Tiara Hughes Joins the Charnley-Persky House Board of Directors

Mar 24, 2021 by SAH News

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The Society of Architectural Historians (SAH) is pleased to announce that Tiara Hughes, Senior Urban Designer at Skidmore, Owings & Merrill (SOM), will join the Board of the National Historic Landmark Charnley-Persky House (CPH), effective April 1. Designed by Louis Sullivan and Frank Lloyd Wright, CPH is internationally recognized as a pivotal work of modern residential architecture and serves as the headquarters of SAH. As a member of the CPH Board, Hughes will be a sounding board on plans for the continued conservation of the 129-year-old landmark, and will help envision a fitting celebration when the storied house turns 130 in 2022. Most importantly, Hughes will collaborate with SAH staff and other Board members to bring new, younger audiences to CPH through architectural tours and youth-oriented programs that are under development. Hughes envisions building institutional bridges between CPH and the mentoring programs that she is already involved with, including that of the National Organization of Minority Architects (NOMA) and SOM’s ACE Mentorship program in Chicago.

“Since CPH serves as both the international offices for SAH and a forum for introducing the public to Chicago’s rich history, we are delighted to have a polymath like Tiara join the Board,” said Pauline Saliga, executive director of SAH. “Tiara is part professional urban designer, part activist, and part architectural historian, most notably with the project she launched in 2018 called the FIRST 500, designed to tell the untold stories of licensed Black women architects and inspire the next generation of Black women to enter the field.”

In addition to her role at SOM, Hughes is an adjunct professor at the Illinois Institute of Technology (IIT), a Commissioner with the City of Chicago Landmarks Commission, and a real estate professional. As a designer, Hughes is driven by creating work that emphasizes greater socioeconomic equity and cultural awareness.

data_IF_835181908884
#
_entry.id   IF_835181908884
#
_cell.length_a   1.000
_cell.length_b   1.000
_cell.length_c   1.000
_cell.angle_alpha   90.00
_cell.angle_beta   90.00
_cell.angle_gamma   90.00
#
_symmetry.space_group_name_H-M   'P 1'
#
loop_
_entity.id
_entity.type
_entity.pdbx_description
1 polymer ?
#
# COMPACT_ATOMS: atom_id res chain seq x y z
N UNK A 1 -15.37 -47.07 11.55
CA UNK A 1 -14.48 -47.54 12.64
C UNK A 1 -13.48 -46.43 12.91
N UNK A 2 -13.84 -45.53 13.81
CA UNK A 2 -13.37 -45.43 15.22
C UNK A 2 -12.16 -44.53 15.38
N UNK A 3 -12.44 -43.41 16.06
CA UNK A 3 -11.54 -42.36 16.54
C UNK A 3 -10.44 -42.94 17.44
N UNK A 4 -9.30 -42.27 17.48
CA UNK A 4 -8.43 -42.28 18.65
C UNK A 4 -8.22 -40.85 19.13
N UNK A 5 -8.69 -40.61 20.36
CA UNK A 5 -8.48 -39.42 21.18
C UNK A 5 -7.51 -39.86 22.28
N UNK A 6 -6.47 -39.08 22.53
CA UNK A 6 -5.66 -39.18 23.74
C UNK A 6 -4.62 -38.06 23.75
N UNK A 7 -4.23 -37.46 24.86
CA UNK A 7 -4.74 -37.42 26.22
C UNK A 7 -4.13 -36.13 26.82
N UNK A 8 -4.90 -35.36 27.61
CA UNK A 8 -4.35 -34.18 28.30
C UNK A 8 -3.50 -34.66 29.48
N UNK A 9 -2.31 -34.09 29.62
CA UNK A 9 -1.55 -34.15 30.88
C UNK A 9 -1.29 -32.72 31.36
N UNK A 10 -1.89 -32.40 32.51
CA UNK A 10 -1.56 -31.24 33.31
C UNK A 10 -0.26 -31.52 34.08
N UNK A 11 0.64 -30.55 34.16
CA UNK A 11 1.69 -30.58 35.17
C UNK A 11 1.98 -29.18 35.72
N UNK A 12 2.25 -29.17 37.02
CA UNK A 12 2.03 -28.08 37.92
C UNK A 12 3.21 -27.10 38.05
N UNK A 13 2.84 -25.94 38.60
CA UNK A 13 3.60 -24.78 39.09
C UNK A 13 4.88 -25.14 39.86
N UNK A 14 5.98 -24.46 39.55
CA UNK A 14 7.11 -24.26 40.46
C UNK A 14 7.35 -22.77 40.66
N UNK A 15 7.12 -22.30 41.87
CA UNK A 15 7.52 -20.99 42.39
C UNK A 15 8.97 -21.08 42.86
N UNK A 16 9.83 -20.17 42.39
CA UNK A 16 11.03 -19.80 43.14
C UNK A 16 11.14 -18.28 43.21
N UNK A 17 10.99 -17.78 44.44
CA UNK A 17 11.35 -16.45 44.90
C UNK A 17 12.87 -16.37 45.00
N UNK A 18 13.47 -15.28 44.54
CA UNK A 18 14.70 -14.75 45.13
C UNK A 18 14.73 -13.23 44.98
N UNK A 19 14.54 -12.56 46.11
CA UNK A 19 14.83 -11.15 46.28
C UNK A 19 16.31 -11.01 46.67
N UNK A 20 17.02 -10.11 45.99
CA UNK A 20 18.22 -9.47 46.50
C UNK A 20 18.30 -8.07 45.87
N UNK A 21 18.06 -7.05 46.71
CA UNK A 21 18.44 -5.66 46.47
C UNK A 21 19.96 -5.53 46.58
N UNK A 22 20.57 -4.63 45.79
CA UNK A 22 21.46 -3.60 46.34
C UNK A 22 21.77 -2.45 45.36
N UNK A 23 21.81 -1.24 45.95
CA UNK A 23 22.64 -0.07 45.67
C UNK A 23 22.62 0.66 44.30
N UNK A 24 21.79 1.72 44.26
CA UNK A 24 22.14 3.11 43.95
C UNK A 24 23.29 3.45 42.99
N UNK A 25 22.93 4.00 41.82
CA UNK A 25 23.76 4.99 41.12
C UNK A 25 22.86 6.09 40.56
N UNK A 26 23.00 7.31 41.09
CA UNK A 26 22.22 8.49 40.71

“We are thrilled to have Tiara join the CPH Board,” said Victoria Young, president of SAH. “Her work in the field of architecture and her support of diverse voices in architectural preservation and practice are excellent complements to the Board.” 

"I can't wait to bring together youth and underrepresented voices to further conversations surrounding socioeconomic equity, history, architecture, and cultural awareness to amplify Chicago's communities of color,” said Hughes.

Hughes received her M.Arch. degree from Drury University. She currently serves on the national board of NOMA. In 2021, she received the prestigious AIA Associates Award, given to individual Associate AIA members “to recognize outstanding leaders and creative thinkers for significant contributions to their communities and the architecture profession.”

The Charnley-Persky House (1891–1892) was designed by Louis Sullivan with assistance from his draftsman, Frank Lloyd Wright. Long recognized internationally as a pivotal work of modern architecture, the Charnley-Persky House stands as evidence of the extraordinary power of Sullivan and Wright's creativity in collaboration. The house is located at 1365 North Astor Street in the Gold Coast neighborhood of Chicago, within the Astor Street Historic District. A National Historic Landmark and a Chicago Landmark, the building has served as the headquarters of the Society of Architectural Historians since 1995. The Charnley-Persky House is usually open to the public for guided tours and educational programs but is closed temporarily due to the pandemic.

Founded in 1940, the Society of Architectural Historians is an international nonprofit membership organization that promotes the study, interpretation and conservation of architecture, design, landscapes and urbanism worldwide. SAH serves a network of local, national and international institutions and individuals who, by profession or interest, focus on the built environment and its role in shaping contemporary life. SAH promotes meaningful public engagement with the history of the built environment through advocacy efforts, print and online publications, and local, national and international programs. Learn more at sah.org.